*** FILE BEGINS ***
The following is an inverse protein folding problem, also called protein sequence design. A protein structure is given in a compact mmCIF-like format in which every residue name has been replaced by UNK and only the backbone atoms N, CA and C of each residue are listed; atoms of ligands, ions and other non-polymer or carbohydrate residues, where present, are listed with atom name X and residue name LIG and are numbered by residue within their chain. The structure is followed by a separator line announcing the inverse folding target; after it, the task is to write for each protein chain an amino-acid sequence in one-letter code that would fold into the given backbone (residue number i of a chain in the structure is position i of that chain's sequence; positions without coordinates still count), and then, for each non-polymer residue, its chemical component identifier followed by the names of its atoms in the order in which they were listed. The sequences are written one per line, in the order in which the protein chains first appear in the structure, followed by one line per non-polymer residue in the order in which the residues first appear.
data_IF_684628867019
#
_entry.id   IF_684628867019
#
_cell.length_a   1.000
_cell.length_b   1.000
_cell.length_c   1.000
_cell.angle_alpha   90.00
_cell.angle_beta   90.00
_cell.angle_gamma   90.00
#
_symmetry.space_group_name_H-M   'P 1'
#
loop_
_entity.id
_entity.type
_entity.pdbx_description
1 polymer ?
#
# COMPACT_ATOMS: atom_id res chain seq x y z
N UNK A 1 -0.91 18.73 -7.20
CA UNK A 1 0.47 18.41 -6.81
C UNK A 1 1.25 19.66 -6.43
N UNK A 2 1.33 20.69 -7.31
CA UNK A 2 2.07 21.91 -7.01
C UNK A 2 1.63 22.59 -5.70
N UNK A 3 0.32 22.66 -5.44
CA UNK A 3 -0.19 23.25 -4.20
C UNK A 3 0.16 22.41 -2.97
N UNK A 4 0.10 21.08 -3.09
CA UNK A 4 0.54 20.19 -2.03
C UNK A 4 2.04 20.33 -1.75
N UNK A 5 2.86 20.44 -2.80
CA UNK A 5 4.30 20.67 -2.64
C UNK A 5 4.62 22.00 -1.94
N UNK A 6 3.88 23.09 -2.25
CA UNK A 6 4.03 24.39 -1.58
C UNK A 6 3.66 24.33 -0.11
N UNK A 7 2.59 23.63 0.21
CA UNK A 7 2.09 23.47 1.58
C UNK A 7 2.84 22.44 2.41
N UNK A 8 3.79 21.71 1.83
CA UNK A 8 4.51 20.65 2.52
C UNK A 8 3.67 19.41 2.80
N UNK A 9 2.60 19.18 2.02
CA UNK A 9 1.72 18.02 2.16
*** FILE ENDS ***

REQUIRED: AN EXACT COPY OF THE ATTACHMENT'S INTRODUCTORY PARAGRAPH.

The following is an inverse protein folding problem, also called protein sequence design. A protein structure is given in a compact mmCIF-like format in which every residue name has been replaced by UNK and only the backbone atoms N, CA and C of each residue are listed; atoms of ligands, ions and other non-polymer or carbohydrate residues, where present, are listed with atom name X and residue name LIG and are numbered by residue within their chain. The structure is followed by a separator line announcing the inverse folding target; after it, the task is to write for each protein chain an amino-acid sequence in one-letter code that would fold into the given backbone (residue number i of a chain in the structure is position i of that chain's sequence; positions without coordinates still count), and then, for each non-polymer residue, its chemical component identifier followed by the names of its atoms in the order in which they were listed. The sequences are written one per line, in the order in which the protein chains first appear in the structure, followed by one line per non-polymer residue in the order in which the residues first appear.